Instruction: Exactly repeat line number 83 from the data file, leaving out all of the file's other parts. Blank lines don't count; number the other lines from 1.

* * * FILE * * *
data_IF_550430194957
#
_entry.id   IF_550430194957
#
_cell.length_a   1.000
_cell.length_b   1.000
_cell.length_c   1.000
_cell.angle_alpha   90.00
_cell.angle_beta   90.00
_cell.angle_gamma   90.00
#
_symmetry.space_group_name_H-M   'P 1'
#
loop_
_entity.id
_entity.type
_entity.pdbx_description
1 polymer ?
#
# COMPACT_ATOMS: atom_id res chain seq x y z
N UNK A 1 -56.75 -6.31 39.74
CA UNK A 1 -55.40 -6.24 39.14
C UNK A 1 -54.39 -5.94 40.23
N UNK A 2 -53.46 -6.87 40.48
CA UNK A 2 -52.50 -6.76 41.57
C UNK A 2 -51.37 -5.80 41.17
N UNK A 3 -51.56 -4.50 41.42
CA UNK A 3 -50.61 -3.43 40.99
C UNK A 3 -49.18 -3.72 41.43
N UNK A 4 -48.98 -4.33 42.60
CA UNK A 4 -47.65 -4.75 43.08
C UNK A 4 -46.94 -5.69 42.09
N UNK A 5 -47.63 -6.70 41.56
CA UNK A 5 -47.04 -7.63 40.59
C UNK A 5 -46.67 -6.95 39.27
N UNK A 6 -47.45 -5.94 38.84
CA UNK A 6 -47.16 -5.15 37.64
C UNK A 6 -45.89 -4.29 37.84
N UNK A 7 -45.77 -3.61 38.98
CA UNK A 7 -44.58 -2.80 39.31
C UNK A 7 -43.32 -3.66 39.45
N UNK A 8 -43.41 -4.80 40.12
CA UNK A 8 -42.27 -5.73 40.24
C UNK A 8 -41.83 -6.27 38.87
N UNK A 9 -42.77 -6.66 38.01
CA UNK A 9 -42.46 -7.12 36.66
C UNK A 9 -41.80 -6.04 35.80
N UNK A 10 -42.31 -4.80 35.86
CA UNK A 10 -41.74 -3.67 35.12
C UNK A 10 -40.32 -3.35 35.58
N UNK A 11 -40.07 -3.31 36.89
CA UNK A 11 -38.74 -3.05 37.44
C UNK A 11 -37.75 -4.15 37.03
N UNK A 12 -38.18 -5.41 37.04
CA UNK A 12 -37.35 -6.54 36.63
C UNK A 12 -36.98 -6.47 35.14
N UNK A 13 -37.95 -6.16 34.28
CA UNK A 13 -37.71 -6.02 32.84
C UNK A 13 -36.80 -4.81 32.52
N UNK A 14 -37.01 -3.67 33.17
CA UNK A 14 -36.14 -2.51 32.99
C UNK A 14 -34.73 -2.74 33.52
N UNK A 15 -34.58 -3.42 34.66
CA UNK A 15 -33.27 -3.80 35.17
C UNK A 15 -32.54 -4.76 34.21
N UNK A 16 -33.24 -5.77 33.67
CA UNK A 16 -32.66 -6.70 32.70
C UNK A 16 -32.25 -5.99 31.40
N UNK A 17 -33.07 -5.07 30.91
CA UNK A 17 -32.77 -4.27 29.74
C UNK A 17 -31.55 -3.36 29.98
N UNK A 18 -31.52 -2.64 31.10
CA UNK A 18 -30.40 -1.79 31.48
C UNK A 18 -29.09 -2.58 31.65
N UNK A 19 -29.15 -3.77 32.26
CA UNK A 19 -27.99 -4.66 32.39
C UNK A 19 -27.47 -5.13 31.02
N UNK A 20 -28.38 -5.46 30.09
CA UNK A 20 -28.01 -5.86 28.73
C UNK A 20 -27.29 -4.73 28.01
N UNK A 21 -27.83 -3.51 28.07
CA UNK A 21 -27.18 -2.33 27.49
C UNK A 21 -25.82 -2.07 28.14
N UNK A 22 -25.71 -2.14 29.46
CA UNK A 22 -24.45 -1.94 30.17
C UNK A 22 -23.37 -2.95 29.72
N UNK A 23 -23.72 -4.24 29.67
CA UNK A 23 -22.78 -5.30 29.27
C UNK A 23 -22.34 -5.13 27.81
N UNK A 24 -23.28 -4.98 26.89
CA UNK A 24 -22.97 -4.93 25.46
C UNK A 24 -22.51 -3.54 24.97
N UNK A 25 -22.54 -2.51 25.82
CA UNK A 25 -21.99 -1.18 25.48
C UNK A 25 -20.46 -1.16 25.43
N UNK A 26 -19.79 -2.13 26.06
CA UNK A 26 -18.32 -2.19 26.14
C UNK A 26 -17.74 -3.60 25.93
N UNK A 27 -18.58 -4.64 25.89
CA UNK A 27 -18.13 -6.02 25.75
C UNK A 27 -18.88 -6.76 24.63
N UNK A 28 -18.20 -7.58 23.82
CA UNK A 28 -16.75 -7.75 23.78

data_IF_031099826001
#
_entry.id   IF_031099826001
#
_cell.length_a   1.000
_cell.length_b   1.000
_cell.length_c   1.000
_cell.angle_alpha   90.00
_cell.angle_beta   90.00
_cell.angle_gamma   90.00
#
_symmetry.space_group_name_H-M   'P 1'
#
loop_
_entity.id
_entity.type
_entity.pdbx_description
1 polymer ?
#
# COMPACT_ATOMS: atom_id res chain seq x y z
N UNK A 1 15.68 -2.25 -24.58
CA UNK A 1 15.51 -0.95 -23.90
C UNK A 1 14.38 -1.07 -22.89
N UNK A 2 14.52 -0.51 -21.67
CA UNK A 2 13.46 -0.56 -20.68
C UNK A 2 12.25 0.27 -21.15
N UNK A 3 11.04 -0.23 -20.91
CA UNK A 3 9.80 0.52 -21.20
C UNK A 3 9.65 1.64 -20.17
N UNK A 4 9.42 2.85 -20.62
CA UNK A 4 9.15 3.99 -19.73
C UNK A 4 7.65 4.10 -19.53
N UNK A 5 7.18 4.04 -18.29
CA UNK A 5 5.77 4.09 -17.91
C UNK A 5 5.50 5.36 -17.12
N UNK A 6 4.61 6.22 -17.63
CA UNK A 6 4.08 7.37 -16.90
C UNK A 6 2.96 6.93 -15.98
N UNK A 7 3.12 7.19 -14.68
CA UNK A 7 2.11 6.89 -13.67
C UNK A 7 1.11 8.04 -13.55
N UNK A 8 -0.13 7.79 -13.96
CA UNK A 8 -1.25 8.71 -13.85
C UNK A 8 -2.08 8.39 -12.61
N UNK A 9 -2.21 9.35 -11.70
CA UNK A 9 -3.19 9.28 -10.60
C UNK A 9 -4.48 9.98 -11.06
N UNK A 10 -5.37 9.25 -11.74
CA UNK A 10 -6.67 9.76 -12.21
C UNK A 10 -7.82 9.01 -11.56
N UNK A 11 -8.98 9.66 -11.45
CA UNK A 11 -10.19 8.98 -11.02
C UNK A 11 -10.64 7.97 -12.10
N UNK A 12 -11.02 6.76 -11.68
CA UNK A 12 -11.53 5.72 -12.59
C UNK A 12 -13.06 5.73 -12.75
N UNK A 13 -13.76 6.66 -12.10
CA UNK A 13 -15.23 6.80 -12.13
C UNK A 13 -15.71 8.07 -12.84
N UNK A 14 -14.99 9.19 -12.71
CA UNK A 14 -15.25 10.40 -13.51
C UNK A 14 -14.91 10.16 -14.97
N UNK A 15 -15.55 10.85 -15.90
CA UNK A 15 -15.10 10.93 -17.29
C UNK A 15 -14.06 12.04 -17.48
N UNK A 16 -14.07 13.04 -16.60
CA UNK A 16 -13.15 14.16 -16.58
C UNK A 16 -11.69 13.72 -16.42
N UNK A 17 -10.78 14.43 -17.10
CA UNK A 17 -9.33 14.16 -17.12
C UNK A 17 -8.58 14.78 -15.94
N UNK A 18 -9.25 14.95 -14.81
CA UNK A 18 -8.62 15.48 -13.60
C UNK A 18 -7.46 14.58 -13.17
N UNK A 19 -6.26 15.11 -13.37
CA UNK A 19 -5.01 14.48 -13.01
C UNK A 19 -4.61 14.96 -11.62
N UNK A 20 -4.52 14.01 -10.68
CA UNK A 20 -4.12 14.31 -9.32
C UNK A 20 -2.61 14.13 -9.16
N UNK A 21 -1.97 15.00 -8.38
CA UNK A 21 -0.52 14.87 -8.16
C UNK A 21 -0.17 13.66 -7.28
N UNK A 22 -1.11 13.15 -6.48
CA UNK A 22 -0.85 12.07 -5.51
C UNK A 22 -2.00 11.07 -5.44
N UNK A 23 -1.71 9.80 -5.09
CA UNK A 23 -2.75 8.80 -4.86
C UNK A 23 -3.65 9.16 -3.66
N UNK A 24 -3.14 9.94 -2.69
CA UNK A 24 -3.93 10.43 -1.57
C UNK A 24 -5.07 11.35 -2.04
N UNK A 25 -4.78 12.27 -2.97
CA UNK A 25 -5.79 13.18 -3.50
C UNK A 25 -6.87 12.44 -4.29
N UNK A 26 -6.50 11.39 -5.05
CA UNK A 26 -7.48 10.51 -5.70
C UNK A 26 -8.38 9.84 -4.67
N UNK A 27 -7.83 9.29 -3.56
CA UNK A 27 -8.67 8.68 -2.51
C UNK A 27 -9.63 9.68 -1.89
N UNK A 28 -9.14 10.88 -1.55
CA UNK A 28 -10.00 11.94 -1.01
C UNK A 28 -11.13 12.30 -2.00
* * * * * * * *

C UNK A 21 -25.82 -2.07 28.14